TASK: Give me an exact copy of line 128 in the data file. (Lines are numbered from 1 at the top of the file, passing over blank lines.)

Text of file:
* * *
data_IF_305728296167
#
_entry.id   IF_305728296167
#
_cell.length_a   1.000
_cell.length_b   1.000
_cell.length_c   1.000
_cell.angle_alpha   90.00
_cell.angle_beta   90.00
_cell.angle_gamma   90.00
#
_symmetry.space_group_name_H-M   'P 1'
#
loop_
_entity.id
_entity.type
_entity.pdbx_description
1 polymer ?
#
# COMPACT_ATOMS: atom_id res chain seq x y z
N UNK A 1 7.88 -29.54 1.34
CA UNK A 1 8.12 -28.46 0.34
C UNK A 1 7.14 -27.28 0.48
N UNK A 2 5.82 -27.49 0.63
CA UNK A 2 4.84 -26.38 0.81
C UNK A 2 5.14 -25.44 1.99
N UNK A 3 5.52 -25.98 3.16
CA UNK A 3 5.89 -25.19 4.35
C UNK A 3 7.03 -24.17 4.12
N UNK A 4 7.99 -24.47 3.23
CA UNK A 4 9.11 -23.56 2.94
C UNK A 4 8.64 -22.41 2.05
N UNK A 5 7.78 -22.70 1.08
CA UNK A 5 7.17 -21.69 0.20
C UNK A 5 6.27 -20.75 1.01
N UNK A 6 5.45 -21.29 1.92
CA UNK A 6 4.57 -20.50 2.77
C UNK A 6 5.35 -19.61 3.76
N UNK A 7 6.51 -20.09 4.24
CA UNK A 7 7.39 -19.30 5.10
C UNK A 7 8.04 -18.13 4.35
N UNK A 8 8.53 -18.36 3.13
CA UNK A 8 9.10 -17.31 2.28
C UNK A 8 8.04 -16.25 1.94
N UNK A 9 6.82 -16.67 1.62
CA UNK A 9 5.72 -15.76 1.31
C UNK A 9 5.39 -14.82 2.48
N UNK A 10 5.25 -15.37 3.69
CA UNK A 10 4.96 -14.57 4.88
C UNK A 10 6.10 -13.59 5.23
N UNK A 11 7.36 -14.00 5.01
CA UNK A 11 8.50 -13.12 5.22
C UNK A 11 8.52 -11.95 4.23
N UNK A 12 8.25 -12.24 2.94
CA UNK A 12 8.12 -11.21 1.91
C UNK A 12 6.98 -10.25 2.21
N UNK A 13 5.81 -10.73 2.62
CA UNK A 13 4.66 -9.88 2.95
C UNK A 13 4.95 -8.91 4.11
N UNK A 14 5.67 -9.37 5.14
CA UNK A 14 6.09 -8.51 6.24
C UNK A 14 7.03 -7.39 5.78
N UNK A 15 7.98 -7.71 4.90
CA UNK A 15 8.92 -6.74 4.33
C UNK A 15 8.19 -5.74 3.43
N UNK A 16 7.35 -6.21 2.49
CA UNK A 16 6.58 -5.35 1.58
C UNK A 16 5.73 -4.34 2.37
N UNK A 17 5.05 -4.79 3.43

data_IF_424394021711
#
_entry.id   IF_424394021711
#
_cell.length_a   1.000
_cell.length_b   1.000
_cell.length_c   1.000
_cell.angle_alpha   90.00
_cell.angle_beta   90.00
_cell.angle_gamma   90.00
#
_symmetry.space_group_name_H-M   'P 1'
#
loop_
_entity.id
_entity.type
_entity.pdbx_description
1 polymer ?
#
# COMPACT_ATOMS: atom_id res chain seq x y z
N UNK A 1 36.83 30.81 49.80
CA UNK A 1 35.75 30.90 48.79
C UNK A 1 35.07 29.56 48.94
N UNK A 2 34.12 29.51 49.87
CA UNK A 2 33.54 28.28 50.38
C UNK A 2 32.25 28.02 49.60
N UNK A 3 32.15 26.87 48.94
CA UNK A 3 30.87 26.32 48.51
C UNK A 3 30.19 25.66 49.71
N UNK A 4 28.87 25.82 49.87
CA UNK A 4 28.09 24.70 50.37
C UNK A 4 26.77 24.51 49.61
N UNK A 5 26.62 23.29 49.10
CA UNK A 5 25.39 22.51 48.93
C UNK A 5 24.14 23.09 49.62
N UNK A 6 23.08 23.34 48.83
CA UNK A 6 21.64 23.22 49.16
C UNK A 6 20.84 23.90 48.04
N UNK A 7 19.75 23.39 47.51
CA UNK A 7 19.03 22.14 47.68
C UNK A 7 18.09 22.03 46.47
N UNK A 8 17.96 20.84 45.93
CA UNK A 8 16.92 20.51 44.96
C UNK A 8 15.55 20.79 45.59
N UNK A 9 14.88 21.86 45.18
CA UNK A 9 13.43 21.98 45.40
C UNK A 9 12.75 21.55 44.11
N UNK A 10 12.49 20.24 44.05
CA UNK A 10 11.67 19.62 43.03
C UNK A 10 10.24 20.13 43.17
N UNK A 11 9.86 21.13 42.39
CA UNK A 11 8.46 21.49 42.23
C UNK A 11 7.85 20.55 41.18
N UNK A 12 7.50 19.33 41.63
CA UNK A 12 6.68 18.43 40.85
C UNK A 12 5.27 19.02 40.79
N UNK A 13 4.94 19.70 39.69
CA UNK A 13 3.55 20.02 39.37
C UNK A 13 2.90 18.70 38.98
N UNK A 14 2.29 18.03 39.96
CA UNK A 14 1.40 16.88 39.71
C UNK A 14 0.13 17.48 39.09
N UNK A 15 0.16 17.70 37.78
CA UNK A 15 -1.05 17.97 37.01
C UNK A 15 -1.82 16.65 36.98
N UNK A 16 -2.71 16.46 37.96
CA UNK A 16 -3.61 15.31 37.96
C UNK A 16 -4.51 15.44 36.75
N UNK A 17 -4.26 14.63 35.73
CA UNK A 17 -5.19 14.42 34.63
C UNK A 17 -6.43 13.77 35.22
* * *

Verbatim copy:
C UNK A 13 2.90 18.70 38.98